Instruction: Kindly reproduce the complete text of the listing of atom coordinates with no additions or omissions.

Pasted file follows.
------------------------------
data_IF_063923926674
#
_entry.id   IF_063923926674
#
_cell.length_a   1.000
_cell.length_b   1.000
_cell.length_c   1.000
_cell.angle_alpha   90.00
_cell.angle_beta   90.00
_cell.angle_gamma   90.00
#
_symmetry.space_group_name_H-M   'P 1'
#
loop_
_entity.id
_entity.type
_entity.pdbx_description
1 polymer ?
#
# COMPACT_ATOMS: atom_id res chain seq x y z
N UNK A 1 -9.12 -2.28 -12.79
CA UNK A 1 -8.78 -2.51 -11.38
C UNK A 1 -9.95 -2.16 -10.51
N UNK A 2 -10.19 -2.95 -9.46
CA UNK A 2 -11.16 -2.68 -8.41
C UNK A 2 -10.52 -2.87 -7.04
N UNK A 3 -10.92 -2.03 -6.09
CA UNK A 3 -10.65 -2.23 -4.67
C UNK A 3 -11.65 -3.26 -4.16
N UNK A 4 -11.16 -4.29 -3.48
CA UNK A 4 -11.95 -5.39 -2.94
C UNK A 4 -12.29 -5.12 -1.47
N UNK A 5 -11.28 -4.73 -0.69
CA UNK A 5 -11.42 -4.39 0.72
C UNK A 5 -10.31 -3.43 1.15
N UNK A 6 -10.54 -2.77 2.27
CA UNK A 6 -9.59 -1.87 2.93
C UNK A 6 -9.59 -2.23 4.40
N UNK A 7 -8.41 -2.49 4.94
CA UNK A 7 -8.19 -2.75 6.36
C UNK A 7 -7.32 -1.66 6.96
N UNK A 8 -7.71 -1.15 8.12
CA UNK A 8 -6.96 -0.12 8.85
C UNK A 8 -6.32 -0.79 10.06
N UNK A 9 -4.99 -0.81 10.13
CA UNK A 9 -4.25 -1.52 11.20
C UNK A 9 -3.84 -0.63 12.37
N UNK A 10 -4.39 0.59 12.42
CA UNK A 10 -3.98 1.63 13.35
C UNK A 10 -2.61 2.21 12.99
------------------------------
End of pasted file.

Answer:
data_IF_063923926674
#
_entry.id   IF_063923926674
#
_cell.length_a   1.000
_cell.length_b   1.000
_cell.length_c   1.000
_cell.angle_alpha   90.00
_cell.angle_beta   90.00
_cell.angle_gamma   90.00
#
_symmetry.space_group_name_H-M   'P 1'
#
loop_
_entity.id
_entity.type
_entity.pdbx_description
1 polymer ?
#
# COMPACT_ATOMS: atom_id res chain seq x y z
N UNK A 1 -9.12 -2.28 -12.79
CA UNK A 1 -8.78 -2.51 -11.38
C UNK A 1 -9.95 -2.16 -10.51
N UNK A 2 -10.19 -2.95 -9.46
CA UNK A 2 -11.16 -2.68 -8.41
C UNK A 2 -10.52 -2.87 -7.04
N UNK A 3 -10.92 -2.03 -6.09
CA UNK A 3 -10.65 -2.23 -4.67
C UNK A 3 -11.65 -3.26 -4.16
N UNK A 4 -11.16 -4.29 -3.48
CA UNK A 4 -11.95 -5.39 -2.94
C UNK A 4 -12.29 -5.12 -1.47
N UNK A 5 -11.28 -4.73 -0.69
CA UNK A 5 -11.42 -4.39 0.72
C UNK A 5 -10.31 -3.43 1.15
N UNK A 6 -10.54 -2.77 2.27
CA UNK A 6 -9.59 -1.87 2.93
C UNK A 6 -9.59 -2.23 4.40
N UNK A 7 -8.41 -2.49 4.94
CA UNK A 7 -8.19 -2.75 6.36
C UNK A 7 -7.32 -1.66 6.96
N UNK A 8 -7.71 -1.15 8.12
CA UNK A 8 -6.96 -0.12 8.85
C UNK A 8 -6.32 -0.79 10.06
N UNK A 9 -4.99 -0.81 10.13
CA UNK A 9 -4.25 -1.52 11.20
C UNK A 9 -3.84 -0.63 12.37
N UNK A 10 -4.39 0.59 12.42
CA UNK A 10 -3.98 1.63 13.35
C UNK A 10 -2.61 2.21 12.99